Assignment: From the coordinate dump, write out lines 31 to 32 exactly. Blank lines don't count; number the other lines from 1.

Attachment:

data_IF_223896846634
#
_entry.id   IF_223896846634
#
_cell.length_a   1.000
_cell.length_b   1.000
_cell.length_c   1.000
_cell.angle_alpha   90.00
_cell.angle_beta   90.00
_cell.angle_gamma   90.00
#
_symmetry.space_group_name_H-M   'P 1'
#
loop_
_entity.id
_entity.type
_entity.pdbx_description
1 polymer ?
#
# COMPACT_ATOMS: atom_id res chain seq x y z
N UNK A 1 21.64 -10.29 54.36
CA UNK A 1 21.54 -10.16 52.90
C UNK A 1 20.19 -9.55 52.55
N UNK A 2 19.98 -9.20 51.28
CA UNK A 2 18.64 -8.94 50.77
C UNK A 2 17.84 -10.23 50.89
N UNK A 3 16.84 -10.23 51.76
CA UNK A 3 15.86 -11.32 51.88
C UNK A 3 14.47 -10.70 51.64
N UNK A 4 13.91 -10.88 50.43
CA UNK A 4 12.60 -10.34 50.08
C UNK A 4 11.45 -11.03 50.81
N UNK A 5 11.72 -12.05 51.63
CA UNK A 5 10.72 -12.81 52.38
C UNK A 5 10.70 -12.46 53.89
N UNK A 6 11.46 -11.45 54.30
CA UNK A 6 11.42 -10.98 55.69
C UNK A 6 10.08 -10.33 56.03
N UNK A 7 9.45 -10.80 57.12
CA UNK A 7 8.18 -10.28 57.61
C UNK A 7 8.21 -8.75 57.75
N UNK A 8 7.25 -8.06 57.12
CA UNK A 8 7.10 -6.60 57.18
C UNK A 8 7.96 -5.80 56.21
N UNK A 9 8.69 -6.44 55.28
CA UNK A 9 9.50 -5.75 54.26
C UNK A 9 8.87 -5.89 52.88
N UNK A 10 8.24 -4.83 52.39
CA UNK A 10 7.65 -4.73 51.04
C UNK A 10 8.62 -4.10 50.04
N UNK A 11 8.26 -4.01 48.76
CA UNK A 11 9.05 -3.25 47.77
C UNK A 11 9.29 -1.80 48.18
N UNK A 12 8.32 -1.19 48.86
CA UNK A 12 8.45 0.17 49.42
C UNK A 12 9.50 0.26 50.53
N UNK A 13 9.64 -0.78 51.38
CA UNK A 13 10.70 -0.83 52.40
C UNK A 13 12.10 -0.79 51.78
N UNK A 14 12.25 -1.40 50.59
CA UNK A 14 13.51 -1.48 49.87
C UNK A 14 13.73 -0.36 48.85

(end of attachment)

CA UNK A 4 12.60 -10.34 50.08
C UNK A 4 11.45 -11.03 50.81